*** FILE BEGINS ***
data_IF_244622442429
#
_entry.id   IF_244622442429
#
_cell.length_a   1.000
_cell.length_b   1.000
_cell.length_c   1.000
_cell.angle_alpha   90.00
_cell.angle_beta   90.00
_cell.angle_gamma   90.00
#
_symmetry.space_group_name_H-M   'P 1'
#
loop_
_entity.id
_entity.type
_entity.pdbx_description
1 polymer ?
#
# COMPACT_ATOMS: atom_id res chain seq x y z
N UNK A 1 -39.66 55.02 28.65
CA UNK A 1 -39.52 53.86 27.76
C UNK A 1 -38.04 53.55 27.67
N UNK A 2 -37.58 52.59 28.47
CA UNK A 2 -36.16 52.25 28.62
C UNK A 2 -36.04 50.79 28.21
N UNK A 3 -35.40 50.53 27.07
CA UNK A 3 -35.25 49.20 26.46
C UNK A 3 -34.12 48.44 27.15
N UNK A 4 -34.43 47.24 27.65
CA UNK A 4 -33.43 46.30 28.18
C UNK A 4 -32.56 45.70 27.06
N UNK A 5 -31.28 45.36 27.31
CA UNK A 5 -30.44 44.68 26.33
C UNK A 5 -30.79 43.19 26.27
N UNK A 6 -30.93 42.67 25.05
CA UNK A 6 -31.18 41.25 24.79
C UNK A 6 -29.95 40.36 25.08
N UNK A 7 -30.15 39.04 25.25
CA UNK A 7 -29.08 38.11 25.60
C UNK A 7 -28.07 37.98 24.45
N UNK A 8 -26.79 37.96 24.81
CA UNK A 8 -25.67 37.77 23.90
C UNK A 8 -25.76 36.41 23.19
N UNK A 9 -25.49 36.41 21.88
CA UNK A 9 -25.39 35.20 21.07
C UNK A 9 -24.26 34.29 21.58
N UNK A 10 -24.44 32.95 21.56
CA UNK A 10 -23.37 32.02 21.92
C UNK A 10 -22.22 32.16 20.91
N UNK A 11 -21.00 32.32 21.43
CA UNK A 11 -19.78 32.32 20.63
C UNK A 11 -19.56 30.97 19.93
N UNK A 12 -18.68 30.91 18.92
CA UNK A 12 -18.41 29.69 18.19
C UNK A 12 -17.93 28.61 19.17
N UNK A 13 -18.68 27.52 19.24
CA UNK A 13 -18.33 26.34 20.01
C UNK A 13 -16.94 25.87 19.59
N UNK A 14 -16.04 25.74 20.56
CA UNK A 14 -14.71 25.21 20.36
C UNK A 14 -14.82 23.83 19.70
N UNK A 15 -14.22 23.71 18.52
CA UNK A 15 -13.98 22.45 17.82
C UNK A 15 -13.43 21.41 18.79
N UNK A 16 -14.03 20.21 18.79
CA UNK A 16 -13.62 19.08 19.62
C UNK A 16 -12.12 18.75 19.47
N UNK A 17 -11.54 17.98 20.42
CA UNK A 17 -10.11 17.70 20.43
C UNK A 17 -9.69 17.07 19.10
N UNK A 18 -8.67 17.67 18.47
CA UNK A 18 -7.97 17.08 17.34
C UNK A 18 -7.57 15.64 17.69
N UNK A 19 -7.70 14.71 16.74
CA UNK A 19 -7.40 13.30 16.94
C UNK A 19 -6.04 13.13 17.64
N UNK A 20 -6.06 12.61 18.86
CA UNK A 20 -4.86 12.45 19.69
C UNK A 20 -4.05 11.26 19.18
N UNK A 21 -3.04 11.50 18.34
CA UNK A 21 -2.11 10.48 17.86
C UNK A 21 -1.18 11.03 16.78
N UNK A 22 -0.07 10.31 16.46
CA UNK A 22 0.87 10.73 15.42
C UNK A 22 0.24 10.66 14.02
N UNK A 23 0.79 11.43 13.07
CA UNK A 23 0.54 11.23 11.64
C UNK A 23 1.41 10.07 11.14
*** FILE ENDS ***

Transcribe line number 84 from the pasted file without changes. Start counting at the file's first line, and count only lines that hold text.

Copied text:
N UNK A 22 -0.07 10.31 16.46